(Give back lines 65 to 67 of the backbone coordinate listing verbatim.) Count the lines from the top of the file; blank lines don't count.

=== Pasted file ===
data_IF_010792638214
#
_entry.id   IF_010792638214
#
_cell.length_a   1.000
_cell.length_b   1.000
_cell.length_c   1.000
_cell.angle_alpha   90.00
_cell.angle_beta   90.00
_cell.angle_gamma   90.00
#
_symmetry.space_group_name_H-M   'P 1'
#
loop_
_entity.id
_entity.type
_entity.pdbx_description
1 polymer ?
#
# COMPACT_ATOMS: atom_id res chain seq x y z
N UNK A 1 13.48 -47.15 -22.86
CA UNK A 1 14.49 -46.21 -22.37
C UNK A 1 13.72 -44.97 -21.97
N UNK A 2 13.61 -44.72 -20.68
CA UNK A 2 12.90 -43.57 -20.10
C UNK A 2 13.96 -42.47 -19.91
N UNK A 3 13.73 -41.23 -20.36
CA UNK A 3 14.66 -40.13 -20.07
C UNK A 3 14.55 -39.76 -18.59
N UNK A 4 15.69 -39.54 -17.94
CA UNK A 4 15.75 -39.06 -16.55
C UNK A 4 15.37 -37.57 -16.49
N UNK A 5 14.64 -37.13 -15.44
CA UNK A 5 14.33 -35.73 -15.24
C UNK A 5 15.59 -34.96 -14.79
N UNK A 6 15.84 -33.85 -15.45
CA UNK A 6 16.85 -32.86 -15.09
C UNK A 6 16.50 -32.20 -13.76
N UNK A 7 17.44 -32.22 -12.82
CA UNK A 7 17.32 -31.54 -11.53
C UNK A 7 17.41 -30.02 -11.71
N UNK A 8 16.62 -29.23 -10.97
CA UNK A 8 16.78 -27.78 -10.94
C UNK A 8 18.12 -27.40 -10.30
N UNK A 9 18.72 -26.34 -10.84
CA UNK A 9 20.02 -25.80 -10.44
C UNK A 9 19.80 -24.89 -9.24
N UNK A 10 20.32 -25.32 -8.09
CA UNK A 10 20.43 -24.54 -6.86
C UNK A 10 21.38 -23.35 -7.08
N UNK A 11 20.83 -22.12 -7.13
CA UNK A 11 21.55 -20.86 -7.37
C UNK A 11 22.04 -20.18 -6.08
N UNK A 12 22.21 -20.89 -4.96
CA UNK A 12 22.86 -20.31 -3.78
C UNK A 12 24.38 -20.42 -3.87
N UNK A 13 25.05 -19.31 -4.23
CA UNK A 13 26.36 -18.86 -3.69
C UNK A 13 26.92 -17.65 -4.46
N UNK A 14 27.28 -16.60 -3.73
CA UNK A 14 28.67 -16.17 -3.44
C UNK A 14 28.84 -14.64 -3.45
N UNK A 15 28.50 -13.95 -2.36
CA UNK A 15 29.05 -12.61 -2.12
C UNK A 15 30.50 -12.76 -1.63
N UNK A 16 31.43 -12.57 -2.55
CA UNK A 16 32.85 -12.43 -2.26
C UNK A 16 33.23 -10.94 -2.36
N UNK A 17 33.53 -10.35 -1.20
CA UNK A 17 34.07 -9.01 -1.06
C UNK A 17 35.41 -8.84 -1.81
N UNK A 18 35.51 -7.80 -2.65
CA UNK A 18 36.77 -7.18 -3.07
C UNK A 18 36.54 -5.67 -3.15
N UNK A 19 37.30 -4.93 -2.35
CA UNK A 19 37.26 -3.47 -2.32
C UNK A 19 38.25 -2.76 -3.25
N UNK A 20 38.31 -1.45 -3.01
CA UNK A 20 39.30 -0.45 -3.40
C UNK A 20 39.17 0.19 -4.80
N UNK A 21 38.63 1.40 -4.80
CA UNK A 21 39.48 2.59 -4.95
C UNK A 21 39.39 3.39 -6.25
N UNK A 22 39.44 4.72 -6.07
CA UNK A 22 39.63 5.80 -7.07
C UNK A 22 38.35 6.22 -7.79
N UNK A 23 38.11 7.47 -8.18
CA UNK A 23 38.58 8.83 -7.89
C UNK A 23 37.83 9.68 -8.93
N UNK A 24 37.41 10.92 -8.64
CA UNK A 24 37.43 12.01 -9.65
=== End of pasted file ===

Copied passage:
C UNK A 15 30.50 -12.76 -1.63
N UNK A 16 31.43 -12.57 -2.55
CA UNK A 16 32.85 -12.43 -2.26